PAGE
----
Monday afternoon once again here on the East coast.  Time to gather around and have a bit of science talk.  New discoveries, new takes on old knowledge, and other bits of news are all available for the perusing in today's information world.  Over the fold are selections from the past week from a few of the many excellent science news sites around the world. Today's tidbits include hints of new physics emerge from the Large Hadron Collider, new evidence for the oldest oxygen breathing life on land, old stars known as 'blue stragglers' explained, a significant ozone hole remains over Antarctica, a planet-sized object as cool as Earth is seen in a record breaking photograph, US rivers and streams are saturated with carbon, and Viking boat burial is UK mainland first.  Pull up that comfy chair and bask in the sunshine. There is plenty of room for everyone.  Get ready for another session of Dr. Possum's science education and entertainment.

Featured Stories
As the mysteries of the universe continue to be explored by scientists at the Large Hadron Collider facility new news is a regular happening.

Preliminary findings from CERN’s Large Hadron Collider may have uncovered experimental evidence for physics beyond the Standard Model. Data from the CMS experiment is showing significant excesses of particles known as leptons being created in triplets, a result that could be interpreted as evidence for a theory called supersymmetry.


The most familiar lepton is the humble electron, though other, more exotic particles such as muons and taus also fall in this category. Producing a single one of these subatomic particles in the proton-proton collisions at the LHC is relatively rare, and generating two or even three at a time is even more unusual. Certain interactions predicted under supersymmetry could enhance the odds of triple lepton events, so seeing excesses is reason to raise some eyebrows.

Researchers found evidence of oxygen-breathing bacteria as much as 100 million years earlier than thought.

Pyrite oxidation is a simple chemical process driven by two things: bacteria and oxygen. The researchers say this proves that oxygen levels in Earth’s atmosphere increased dramatically during that time.

“Aerobic bacteria broke down the pyrite, which released acid that dissolved rocks and soils into a cocktail of metals, including chromium,” says (researcher) Konhauser. “The minerals were then carried to the oceans by the run-off of rain water.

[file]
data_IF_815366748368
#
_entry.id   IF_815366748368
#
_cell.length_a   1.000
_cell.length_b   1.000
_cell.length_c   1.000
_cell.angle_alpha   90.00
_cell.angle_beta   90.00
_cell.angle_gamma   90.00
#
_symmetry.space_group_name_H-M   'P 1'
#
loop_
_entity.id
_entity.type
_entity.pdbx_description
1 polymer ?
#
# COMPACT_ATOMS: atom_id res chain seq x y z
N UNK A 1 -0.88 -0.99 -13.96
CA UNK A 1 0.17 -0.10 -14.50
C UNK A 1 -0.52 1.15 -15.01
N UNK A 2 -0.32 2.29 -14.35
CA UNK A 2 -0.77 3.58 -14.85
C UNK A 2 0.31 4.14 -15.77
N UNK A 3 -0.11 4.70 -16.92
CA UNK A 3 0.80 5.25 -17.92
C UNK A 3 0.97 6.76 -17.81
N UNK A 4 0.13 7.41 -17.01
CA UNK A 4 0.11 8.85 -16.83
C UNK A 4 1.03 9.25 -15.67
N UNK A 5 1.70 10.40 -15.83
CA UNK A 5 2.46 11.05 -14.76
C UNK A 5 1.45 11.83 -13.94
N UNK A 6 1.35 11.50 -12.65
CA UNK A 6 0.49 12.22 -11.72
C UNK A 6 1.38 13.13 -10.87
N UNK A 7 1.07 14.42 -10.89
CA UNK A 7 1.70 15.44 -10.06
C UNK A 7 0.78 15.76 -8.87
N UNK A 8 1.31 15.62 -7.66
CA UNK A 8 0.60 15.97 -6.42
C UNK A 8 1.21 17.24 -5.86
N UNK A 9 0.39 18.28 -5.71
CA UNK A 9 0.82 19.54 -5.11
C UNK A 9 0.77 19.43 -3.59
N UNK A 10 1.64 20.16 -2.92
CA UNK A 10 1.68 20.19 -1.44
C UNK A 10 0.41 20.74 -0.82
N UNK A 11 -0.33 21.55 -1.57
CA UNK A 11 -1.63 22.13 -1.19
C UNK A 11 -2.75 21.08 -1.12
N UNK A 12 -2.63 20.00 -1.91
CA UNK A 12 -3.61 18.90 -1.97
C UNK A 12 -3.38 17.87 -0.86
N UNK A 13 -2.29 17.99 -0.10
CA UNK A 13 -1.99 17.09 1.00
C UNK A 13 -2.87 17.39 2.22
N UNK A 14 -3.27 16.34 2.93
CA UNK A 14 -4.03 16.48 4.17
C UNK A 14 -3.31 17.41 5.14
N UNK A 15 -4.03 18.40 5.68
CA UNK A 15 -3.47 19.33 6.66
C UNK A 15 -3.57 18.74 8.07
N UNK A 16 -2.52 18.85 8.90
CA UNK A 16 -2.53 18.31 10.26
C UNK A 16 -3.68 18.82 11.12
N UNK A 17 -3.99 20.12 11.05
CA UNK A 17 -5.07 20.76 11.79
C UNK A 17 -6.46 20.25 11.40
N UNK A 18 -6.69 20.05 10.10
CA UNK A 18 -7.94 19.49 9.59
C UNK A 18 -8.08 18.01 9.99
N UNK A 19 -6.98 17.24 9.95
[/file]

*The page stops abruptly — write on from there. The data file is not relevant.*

“Our examination of the ancient seabed data shows the chromium levels increased significantly 2.48 billion years ago,” said Konhauser. “This gives us a new date for the Great Oxidation Event, the time when the atmosphere first had oxygen.”

A mysterious class of stars known as 'blue stragglers' are older than they appear and burn hot and blue.

(Scientists) report that a mechanism known as mass transfer explains the origins of the blue stragglers. Essentially, a blue straggler eats up the mass, or outer envelope, of its giant-star companion. This extra fuel allows the straggler to continue to burn and live longer while the companion star is stripped bare, leaving only its white dwarf core.

While the ozone layer helps to protect the surface of Earth from the effects of harmful ultraviolet radiation the hole over Antarctica continues to have a size of real significance.

Levels of most ozone-depleting chemicals in the atmosphere have been gradually declining since an international treaty to protect the ozone layer, the 1987 Montreal Protocol, was signed. That international treaty caused the phase out of ozone-depleting chemicals, then used widely in refrigeration, as solvents and in aerosol spray cans.

Global atmospheric models predict that stratospheric ozone could recover by the middle of this century, but the ozone hole in the Antarctic will likely persist one to two decades beyond that, according to the latest analysis by the World Meteorological Organization...

The photo of a nearby star with its orbiting planet (cool as a hot day in Arizona) is to be presented at a forthcoming scientific meeting.